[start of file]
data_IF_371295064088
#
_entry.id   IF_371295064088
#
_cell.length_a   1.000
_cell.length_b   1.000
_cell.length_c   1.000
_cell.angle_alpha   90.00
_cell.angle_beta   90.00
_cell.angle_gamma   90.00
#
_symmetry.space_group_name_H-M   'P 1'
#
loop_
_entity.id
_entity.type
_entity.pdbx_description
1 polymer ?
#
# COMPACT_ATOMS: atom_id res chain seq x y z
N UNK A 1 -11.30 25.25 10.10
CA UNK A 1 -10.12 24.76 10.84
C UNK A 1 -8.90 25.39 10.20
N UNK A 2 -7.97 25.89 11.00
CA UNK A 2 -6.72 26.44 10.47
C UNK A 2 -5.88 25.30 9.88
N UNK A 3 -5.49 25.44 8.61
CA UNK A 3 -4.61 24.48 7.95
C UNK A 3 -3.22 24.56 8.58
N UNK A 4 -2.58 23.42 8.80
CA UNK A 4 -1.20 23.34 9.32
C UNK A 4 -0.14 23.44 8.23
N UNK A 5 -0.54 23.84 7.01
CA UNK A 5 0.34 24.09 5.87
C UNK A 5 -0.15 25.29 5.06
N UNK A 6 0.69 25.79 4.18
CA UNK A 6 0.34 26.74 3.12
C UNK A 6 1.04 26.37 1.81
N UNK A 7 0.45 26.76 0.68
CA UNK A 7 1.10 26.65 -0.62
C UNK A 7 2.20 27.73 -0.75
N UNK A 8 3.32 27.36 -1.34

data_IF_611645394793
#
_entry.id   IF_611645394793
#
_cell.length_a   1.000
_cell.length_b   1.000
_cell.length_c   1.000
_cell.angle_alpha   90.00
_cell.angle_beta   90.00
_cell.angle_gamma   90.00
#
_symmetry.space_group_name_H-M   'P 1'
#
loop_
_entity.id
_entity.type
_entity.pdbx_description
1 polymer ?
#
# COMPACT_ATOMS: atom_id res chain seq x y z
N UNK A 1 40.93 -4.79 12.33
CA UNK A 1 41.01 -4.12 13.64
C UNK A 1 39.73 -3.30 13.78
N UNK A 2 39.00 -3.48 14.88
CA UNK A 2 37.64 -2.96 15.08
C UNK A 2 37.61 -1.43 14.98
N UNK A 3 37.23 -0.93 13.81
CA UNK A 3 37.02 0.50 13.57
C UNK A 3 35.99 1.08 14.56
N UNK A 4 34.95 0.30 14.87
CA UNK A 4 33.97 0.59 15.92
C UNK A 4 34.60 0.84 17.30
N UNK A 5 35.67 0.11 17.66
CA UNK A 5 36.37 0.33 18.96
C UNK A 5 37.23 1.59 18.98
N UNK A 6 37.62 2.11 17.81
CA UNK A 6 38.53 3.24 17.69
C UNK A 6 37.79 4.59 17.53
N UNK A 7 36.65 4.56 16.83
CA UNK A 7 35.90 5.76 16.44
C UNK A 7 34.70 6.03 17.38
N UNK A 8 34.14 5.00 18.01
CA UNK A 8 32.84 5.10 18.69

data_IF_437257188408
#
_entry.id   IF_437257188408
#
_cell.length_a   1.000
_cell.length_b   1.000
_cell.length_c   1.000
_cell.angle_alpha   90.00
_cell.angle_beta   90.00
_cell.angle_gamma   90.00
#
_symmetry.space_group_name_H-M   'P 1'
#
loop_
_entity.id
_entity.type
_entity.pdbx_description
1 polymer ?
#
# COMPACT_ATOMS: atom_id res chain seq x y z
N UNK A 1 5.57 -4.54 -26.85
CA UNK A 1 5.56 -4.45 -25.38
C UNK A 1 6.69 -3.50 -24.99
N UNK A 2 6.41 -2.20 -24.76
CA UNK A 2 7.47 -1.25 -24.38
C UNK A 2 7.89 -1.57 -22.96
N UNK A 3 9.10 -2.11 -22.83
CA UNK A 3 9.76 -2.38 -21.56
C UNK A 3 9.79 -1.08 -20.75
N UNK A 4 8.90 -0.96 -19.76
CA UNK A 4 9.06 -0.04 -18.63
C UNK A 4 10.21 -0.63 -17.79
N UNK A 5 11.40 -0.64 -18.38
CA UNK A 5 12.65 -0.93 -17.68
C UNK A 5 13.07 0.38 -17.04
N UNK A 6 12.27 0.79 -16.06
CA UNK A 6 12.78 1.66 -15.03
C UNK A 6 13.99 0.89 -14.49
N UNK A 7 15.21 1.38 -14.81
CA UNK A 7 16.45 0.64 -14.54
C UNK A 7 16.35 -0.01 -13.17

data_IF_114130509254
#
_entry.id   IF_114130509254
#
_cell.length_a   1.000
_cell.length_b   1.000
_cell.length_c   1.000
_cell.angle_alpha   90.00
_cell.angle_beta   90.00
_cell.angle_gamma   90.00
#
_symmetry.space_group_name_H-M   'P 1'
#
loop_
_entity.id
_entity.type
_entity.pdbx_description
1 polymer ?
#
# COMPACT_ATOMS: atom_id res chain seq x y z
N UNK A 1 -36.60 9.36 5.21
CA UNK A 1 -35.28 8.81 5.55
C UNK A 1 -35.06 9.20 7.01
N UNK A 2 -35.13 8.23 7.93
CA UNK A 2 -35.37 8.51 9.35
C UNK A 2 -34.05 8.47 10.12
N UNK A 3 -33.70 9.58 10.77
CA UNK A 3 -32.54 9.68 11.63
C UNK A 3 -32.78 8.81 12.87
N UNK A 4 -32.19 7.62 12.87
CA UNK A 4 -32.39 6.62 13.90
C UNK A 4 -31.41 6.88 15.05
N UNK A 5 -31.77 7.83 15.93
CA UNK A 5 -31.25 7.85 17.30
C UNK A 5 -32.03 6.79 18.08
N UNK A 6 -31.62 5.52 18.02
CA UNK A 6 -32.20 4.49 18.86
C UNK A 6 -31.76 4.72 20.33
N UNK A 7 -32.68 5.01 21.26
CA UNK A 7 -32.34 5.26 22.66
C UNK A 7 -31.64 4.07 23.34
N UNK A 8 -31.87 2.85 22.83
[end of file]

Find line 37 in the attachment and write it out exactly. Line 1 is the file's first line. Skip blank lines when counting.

CA UNK A 6 0.34 26.74 3.12